Our Peanut Oral Immunotherapy (OIT) Story

By Melanie Lundheim

My kids, Soren and Tessa, started peanut oral immunotherapy (OIT) (a.k.a. “peanut desensitization”) on July 9, 2013. It was a life-enhancing experience. Here’s our long story short: 

Siblings Born with Severe Peanut Allergies

Soren and Tessa were born with severe peanut allergies.

  • Their blood levels to peanut measured more than 100.
  • Since labs stop measuring after 100, their blood levels to peanut could have measured in the hundreds or thousands.
  • For perspective, a non-allergic blood level is 0.35 or lower.

 

 Peanut Allergy Challenges

It was a challenge to prevent Soren and Tessa from being exposed to invisible traces of peanut, which could (and did) trigger life-threatening anaphylaxis in them. 

  • Before entrusting our kids in the care of others, such as family members, teachers, coaches, friends’ parents, bus drivers, chaperones, school lunch and recess staff members, etc., we had to ask them to clean surfaces, watch for symptoms of anaphylaxis in our children and learn how to administer epinephrine.
  • Sometimes adults who didn’t understand the severity of our kids’ allergies exposed them to peanut.
  • Other times, hosts would exclude us from gatherings to avoid the hassle and worry of accommodating our kids’ special needs. We understood that they meant well, but still felt isolated at times. 
  • Since it’s impossible to live in a bubble, away from all traces of peanut, our kids had multiple anaphylactic reactions to peanut over the years. Their reactions were scary, but the epinephrine they promptly received after each anaphylactic reaction was effective.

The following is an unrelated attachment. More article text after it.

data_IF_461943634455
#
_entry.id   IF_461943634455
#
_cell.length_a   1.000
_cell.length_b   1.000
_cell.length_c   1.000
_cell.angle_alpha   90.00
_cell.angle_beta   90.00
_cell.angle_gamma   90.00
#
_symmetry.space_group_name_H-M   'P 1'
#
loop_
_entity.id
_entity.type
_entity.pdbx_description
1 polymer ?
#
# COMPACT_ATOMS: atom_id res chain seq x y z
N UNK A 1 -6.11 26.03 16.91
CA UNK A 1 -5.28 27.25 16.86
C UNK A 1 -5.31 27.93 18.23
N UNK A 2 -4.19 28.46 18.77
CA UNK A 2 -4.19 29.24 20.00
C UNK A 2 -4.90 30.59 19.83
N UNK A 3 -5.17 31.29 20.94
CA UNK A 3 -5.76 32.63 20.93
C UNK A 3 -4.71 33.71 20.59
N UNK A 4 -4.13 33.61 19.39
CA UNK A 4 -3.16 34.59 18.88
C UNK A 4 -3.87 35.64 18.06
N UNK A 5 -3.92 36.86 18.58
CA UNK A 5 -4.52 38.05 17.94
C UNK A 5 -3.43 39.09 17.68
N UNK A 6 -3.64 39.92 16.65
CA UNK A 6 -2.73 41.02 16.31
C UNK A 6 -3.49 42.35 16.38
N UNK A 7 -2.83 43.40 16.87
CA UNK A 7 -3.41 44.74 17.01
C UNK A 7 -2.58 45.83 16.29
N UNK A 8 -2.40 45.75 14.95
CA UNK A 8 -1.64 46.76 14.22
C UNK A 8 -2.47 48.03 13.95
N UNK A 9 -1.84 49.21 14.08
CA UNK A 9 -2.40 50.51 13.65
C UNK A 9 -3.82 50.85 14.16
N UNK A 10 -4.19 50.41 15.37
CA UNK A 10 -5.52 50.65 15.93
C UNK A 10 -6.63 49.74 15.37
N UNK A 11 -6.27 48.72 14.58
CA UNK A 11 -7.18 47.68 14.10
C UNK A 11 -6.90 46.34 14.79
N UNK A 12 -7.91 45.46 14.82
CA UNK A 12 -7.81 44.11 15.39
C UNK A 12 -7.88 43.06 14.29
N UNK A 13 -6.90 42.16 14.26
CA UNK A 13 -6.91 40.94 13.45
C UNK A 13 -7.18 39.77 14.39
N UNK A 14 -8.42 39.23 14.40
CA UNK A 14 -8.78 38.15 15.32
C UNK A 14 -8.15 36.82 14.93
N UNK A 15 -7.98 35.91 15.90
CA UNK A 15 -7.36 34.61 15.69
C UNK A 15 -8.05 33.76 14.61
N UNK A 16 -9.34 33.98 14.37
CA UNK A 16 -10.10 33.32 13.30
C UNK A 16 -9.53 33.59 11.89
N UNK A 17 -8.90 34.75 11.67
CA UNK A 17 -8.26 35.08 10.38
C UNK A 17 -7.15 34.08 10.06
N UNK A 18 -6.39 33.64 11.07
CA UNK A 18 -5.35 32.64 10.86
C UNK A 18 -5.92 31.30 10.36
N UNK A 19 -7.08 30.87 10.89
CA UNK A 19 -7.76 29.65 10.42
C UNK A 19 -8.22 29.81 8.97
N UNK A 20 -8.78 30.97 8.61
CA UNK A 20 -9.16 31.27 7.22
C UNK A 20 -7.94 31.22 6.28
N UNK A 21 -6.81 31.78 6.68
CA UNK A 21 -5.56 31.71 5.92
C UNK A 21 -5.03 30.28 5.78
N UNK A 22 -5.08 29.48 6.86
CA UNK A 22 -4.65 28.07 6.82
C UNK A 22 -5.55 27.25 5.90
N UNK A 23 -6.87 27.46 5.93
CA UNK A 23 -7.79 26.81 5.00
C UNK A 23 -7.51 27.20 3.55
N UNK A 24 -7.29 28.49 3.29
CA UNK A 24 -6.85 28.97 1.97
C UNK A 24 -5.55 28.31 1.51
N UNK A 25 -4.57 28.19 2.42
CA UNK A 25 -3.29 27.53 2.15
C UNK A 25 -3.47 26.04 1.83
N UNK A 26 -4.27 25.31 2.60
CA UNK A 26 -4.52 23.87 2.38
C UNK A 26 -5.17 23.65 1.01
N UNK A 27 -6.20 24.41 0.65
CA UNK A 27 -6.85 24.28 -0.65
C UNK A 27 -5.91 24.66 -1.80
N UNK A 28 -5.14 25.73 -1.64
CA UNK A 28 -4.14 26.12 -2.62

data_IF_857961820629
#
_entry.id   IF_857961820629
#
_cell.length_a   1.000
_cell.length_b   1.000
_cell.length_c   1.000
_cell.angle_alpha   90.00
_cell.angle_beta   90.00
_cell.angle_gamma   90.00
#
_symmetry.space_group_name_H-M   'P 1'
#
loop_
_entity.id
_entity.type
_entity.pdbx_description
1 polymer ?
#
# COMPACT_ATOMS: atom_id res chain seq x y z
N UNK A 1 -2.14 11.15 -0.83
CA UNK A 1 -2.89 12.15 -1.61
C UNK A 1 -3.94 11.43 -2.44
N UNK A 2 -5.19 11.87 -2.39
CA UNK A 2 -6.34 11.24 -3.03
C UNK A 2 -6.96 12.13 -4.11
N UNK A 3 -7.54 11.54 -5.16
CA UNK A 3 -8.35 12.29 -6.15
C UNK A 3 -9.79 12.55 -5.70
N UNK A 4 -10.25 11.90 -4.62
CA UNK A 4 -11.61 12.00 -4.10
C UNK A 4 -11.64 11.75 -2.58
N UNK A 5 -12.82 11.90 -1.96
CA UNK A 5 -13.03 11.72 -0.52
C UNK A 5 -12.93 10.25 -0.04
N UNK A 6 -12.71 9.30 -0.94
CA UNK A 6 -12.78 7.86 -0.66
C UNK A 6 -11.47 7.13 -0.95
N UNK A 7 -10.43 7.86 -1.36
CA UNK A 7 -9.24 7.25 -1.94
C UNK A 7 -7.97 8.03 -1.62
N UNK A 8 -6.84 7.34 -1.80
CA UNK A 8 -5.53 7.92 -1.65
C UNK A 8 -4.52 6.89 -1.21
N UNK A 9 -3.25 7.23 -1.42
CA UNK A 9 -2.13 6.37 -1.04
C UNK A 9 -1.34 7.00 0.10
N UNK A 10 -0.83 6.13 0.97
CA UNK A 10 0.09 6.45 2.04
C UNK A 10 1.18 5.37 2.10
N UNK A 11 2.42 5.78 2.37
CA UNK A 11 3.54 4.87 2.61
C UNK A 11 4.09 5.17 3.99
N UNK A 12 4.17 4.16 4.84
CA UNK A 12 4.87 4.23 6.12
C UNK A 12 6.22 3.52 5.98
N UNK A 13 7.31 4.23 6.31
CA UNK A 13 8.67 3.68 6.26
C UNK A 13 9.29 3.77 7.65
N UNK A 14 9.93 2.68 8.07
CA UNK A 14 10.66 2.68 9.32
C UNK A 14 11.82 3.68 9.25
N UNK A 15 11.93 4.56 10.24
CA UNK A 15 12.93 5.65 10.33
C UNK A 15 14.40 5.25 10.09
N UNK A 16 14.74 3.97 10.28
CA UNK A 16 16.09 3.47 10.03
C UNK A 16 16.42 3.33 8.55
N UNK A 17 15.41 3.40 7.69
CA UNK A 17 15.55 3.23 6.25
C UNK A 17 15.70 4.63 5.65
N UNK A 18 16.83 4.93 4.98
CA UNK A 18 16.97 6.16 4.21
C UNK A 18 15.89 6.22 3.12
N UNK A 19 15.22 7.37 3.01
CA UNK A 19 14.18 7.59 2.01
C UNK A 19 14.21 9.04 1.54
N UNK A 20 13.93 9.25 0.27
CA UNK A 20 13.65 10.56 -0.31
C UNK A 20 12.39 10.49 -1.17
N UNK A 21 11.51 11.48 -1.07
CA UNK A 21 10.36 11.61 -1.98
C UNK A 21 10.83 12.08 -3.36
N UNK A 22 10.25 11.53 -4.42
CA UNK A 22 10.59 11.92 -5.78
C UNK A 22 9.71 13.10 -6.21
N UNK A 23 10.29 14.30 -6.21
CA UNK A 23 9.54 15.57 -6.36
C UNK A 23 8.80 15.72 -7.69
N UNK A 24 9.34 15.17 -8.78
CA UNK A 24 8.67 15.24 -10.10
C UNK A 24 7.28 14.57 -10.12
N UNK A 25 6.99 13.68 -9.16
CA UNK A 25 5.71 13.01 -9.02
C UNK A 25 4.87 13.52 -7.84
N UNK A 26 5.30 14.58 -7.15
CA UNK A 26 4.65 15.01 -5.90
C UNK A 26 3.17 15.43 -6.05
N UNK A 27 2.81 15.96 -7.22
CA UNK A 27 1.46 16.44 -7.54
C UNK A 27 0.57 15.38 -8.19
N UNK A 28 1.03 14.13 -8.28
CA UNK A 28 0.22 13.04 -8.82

Peanut Allergy Treatment Quest

Over the years, I actively sought out ways to get our kids desensitized to peanut. The only options available at the time were clinical peanut-desensitization trials, which our kids didn’t quality for given their histories of asthma and anaphylaxis to peanut.

  • In 2012, I learned that a few doctors (in states far away from ours) were finally providing patients with peanut OIT outside of clinical-trial settings.
  • Desperate to get Soren and Tessa desensitized to peanut, I planned to move with them to Dallas, Texas for six months to be treated by Richard L. Wasserman, M.D. of Allergy Partners of North Texas.
  • In the process, I learned that Whitney Molis, M.D. of Pediatric and Adult Allergy in Des Moines, Iowa (just four-and-a-half hours away from our home in Minnesota) also performed peanut OIT, but didn’t advertise this service given the high demand among her patients for treatment. We saw her as soon as possible, and she agreed to treat Soren and Tessa in 2013, when they were 12 and 10 years old.

 

Our Peanut OIT Experience

Over the course of six months (from July 2013 to January 2014), we traveled weekly between our home in Minnetonka, Minnesota and Dr. Molis’ office in Des Moines, Iowa, where Soren and Tessa gradually increased their peanut doses from 1/200,000th of a peanut on day one to 21 peanuts on graduation day.

  • On January 3, 2014, Soren and Tessa were Dr. Molis’ 100th and 101st patients to graduate from peanut OIT.
  • From then to now, they must continue to take daily peanut doses to maintain desensitization to peanut.